In reaction to the widening corruption scandal, the European Parliament decided to suspend all pending legislation involving Qatar.
Members of the European Parliament voted on Thursday to suspend access to the hemicycle's premises to Qatari representatives as the Gulf country is suspected of having offered "large sums of money" and "substantial gifts" to MEPs and assistants in a bid to influence European decision-making.
Lawmakers also decided to halt all pending legislation involving Qatar.
The investigation by Belgian police into undue influence by a Persian Gulf state widely believed to be Qatar has sent shockwaves through Brussels and thrown into question the parliament's transparency and lobbying rules.
Greek MEP Eva Kaili, together with three other suspects, has been charged with participation in a criminal organisation, corruption and money laundering. The four remain in custody.
Kaili has already been ousted from her role as European Parliament Vice President and from her membership in the socialist group, known as S&D.
Police have conducted more than 20 searches since Friday, seized over €1.5 million in cash and frozen IT resources from Parliament employees to prevent the disappearance of key data.
In the resolution passed on Thursday with 541 votes in favour and just two against, MEPs described themselves as "appalled" by the revelations and underlined the "gravity and magnitude" of the case.
The Parliament "denounces, in the strongest terms, Qatar's alleged attempts to influence Members, former Members and staff of the European Parliament through acts of corruption, which constitute serious foreign interference in the EU’s democratic processes," the draft text reads.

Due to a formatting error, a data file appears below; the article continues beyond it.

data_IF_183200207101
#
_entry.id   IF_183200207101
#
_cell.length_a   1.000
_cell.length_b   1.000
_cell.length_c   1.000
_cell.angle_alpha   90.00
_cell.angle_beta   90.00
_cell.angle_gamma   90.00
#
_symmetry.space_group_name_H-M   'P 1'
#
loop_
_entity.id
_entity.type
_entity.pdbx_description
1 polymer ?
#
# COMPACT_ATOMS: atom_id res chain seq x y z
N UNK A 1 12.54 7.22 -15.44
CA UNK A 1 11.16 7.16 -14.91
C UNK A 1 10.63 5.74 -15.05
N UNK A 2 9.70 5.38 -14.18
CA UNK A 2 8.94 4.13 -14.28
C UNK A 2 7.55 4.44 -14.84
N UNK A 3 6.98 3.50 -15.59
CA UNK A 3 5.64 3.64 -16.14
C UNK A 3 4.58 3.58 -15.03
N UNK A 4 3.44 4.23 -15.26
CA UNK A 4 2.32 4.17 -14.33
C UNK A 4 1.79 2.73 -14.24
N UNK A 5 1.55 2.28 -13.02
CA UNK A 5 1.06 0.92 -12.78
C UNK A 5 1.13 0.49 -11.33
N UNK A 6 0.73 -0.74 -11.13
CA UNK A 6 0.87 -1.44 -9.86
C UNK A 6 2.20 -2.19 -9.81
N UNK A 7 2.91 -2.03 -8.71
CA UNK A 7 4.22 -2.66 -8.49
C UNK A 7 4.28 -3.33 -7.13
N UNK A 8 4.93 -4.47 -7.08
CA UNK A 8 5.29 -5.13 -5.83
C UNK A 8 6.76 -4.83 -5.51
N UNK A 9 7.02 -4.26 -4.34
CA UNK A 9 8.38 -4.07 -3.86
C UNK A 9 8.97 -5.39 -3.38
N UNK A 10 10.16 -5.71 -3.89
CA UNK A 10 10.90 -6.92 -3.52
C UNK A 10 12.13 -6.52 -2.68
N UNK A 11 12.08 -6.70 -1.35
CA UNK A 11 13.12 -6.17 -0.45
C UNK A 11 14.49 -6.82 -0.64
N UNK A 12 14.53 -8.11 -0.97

"Inappropriate means of influencing, bribery and other criminal offences are unacceptable."
MEPs asked for a suspension of the access badges issued to "representatives of Qatari interests," which might go beyond Qatari nationals, until the investigation further clarifies the facts.
All the EU institutions require identity badges to be entered.
Moreover, lawmakers decided to put on hold "all work on legislative files relating to Qatar," particularly the EU-Qatar aviation agreement, which is yet to be fully ratified, and the controversial visa liberalisation for Qatari and Kuwaiti citizens.
The visa waiver had been approved earlier this month by the parliament's civil liberties committee with 42 votes in favour, including Kaili's, and 16 against, and was expected to be sent to the full plenary.
It's unclear when discussions around the file will resume.
MEPs will also cancel all "planned visits" to the Gulf country, which is currently hosting the FIFA World Cup, and requested an EU-wide ban on political donations made by countries outside the bloc.
"Trust in Parliament's integrity and the rule of law is paramount for the functioning of European democracy," lawmakers said in the motion, sponsored by six political parties.
"It is key to ensure that democratic processes are not captured by private and external interests."
In addition to this, the resolution calls for an in-house investigation, a special committee on transparency and integrity, and a "dedicated" vice-president in charge of fighting corruption and foreign interference.
MEPs also call for stronger rules to protect whistle-blowers, monitor so-called friendship groups and regulate "side jobs," as well as making the EU Transparency Register mandatory.
Similar proposals were unveiled earlier on Thursday by European Parliament President Roberta Metsola, who promised to launch a "wide-ranging" reform process to crack down on corruption and illicit lobbying.
Since the graft scandal erupted over the weekend, the Qatari government has taken a firm stance and distanced itself from Kaili and the other suspects.
"The State of Qatar categorically rejects any attempts to associate it with accusations of misconduct. Any association of the Qatari government with the reported claims is baseless and gravely misinformed," the Qatari Mission to the European Union said in a statement.
"The State of Qatar works through institution-to-institution engagement and operates in full compliance with international laws and regulations."